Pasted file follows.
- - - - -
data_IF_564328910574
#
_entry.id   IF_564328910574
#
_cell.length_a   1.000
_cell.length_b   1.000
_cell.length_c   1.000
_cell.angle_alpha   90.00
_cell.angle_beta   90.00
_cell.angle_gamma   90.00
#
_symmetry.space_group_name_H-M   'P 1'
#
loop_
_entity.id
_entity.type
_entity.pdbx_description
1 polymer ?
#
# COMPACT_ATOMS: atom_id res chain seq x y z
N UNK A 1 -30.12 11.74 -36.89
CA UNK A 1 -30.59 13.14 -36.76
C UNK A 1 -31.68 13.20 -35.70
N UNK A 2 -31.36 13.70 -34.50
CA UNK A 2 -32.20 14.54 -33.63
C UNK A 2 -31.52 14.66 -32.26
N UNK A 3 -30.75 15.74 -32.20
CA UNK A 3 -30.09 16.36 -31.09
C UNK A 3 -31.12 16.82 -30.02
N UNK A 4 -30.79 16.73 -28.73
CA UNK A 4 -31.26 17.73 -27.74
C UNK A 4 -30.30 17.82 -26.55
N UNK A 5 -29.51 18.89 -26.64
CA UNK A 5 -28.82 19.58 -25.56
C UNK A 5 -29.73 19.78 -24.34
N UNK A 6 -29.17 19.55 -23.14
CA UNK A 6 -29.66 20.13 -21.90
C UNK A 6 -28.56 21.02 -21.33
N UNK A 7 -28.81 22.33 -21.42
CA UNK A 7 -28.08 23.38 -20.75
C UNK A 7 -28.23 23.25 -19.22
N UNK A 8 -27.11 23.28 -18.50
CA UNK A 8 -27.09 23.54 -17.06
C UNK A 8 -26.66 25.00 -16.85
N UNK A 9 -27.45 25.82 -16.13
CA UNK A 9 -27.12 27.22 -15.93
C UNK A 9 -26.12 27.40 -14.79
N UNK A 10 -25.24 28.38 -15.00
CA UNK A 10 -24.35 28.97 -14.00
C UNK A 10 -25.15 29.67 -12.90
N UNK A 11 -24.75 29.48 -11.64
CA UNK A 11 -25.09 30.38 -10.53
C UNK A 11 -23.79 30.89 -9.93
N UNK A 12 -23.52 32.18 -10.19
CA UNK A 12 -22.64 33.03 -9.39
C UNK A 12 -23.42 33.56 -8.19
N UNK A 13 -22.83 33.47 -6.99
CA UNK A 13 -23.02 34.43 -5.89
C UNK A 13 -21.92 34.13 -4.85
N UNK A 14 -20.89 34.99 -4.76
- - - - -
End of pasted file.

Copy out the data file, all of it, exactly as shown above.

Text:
data_IF_564328910574
#
_entry.id   IF_564328910574
#
_cell.length_a   1.000
_cell.length_b   1.000
_cell.length_c   1.000
_cell.angle_alpha   90.00
_cell.angle_beta   90.00
_cell.angle_gamma   90.00
#
_symmetry.space_group_name_H-M   'P 1'
#
loop_
_entity.id
_entity.type
_entity.pdbx_description
1 polymer ?
#
# COMPACT_ATOMS: atom_id res chain seq x y z
N UNK A 1 -30.12 11.74 -36.89
CA UNK A 1 -30.59 13.14 -36.76
C UNK A 1 -31.68 13.20 -35.70
N UNK A 2 -31.36 13.70 -34.50
CA UNK A 2 -32.20 14.54 -33.63
C UNK A 2 -31.52 14.66 -32.26
N UNK A 3 -30.75 15.74 -32.20
CA UNK A 3 -30.09 16.36 -31.09
C UNK A 3 -31.12 16.82 -30.02
N UNK A 4 -30.79 16.73 -28.73
CA UNK A 4 -31.26 17.73 -27.74
C UNK A 4 -30.30 17.82 -26.55
N UNK A 5 -29.51 18.89 -26.64
CA UNK A 5 -28.82 19.58 -25.56
C UNK A 5 -29.73 19.78 -24.34
N UNK A 6 -29.17 19.55 -23.14
CA UNK A 6 -29.66 20.13 -21.90
C UNK A 6 -28.56 21.02 -21.33
N UNK A 7 -28.81 22.33 -21.42
CA UNK A 7 -28.08 23.38 -20.75
C UNK A 7 -28.23 23.25 -19.22
N UNK A 8 -27.11 23.28 -18.50
CA UNK A 8 -27.09 23.54 -17.06
C UNK A 8 -26.66 25.00 -16.85
N UNK A 9 -27.45 25.82 -16.13
CA UNK A 9 -27.12 27.22 -15.93
C UNK A 9 -26.12 27.40 -14.79
N UNK A 10 -25.24 28.38 -15.00
CA UNK A 10 -24.35 28.97 -14.00
C UNK A 10 -25.15 29.67 -12.90
N UNK A 11 -24.75 29.48 -11.64
CA UNK A 11 -25.09 30.38 -10.53
C UNK A 11 -23.79 30.89 -9.93
N UNK A 12 -23.52 32.18 -10.19
CA UNK A 12 -22.64 33.03 -9.39
C UNK A 12 -23.42 33.56 -8.19
N UNK A 13 -22.83 33.47 -6.99
CA UNK A 13 -23.02 34.43 -5.89
C UNK A 13 -21.92 34.13 -4.85
N UNK A 14 -20.89 34.99 -4.76